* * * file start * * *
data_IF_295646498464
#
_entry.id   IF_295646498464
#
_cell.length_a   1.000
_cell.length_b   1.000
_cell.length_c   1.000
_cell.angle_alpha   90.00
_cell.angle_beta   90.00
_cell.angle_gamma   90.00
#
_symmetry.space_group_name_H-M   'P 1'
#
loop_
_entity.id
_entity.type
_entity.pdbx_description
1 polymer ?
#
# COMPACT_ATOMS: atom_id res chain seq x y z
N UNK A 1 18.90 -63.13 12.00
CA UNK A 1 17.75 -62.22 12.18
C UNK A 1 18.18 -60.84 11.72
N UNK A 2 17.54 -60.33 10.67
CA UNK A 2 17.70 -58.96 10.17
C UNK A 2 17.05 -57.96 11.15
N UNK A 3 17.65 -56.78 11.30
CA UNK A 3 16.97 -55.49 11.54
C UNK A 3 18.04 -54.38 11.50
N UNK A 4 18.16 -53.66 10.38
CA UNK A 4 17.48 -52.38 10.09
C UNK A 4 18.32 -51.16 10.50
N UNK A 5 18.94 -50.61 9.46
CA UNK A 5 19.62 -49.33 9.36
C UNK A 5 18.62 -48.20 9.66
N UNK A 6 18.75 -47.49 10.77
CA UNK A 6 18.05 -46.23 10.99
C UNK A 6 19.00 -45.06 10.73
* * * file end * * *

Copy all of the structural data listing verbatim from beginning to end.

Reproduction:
data_IF_295646498464
#
_entry.id   IF_295646498464
#
_cell.length_a   1.000
_cell.length_b   1.000
_cell.length_c   1.000
_cell.angle_alpha   90.00
_cell.angle_beta   90.00
_cell.angle_gamma   90.00
#
_symmetry.space_group_name_H-M   'P 1'
#
loop_
_entity.id
_entity.type
_entity.pdbx_description
1 polymer ?
#
# COMPACT_ATOMS: atom_id res chain seq x y z
N UNK A 1 18.90 -63.13 12.00
CA UNK A 1 17.75 -62.22 12.18
C UNK A 1 18.18 -60.84 11.72
N UNK A 2 17.54 -60.33 10.67
CA UNK A 2 17.70 -58.96 10.17
C UNK A 2 17.05 -57.96 11.15
N UNK A 3 17.65 -56.78 11.30
CA UNK A 3 16.97 -55.49 11.54
C UNK A 3 18.04 -54.38 11.50
N UNK A 4 18.16 -53.66 10.38
CA UNK A 4 17.48 -52.38 10.09
C UNK A 4 18.32 -51.16 10.50
N UNK A 5 18.94 -50.61 9.46
CA UNK A 5 19.62 -49.33 9.36
C UNK A 5 18.62 -48.20 9.66
N UNK A 6 18.75 -47.49 10.77
CA UNK A 6 18.05 -46.23 10.99
C UNK A 6 19.00 -45.06 10.73